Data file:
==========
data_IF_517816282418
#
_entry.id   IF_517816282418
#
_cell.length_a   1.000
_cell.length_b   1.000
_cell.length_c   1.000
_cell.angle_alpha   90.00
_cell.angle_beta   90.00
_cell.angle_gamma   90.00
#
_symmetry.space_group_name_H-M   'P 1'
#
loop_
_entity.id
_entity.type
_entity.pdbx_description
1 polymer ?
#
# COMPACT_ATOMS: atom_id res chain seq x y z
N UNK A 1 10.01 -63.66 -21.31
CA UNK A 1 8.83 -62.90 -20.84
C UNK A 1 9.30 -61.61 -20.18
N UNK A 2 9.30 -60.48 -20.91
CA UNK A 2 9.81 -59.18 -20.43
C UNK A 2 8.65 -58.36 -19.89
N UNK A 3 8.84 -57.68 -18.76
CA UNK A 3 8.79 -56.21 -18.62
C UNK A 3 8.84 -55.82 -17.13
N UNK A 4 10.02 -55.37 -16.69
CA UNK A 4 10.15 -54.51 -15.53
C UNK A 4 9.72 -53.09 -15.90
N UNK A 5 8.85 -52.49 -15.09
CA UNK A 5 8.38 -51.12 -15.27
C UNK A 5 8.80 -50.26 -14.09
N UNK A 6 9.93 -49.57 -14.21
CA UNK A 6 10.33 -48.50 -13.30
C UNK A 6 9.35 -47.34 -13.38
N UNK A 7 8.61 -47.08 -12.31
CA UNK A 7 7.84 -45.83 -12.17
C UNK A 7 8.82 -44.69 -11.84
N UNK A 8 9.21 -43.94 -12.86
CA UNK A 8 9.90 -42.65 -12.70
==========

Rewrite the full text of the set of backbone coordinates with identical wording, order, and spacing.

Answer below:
data_IF_517816282418
#
_entry.id   IF_517816282418
#
_cell.length_a   1.000
_cell.length_b   1.000
_cell.length_c   1.000
_cell.angle_alpha   90.00
_cell.angle_beta   90.00
_cell.angle_gamma   90.00
#
_symmetry.space_group_name_H-M   'P 1'
#
loop_
_entity.id
_entity.type
_entity.pdbx_description
1 polymer ?
#
# COMPACT_ATOMS: atom_id res chain seq x y z
N UNK A 1 10.01 -63.66 -21.31
CA UNK A 1 8.83 -62.90 -20.84
C UNK A 1 9.30 -61.61 -20.18
N UNK A 2 9.30 -60.48 -20.91
CA UNK A 2 9.81 -59.18 -20.43
C UNK A 2 8.65 -58.36 -19.89
N UNK A 3 8.84 -57.68 -18.76
CA UNK A 3 8.79 -56.21 -18.62
C UNK A 3 8.84 -55.82 -17.13
N UNK A 4 10.02 -55.37 -16.69
CA UNK A 4 10.15 -54.51 -15.53
C UNK A 4 9.72 -53.09 -15.90
N UNK A 5 8.85 -52.49 -15.09
CA UNK A 5 8.38 -51.12 -15.27
C UNK A 5 8.80 -50.26 -14.09
N UNK A 6 9.93 -49.57 -14.21
CA UNK A 6 10.33 -48.50 -13.30
C UNK A 6 9.35 -47.34 -13.38
N UNK A 7 8.61 -47.08 -12.31
CA UNK A 7 7.84 -45.83 -12.17
C UNK A 7 8.82 -44.69 -11.84
N UNK A 8 9.21 -43.94 -12.86
CA UNK A 8 9.90 -42.65 -12.70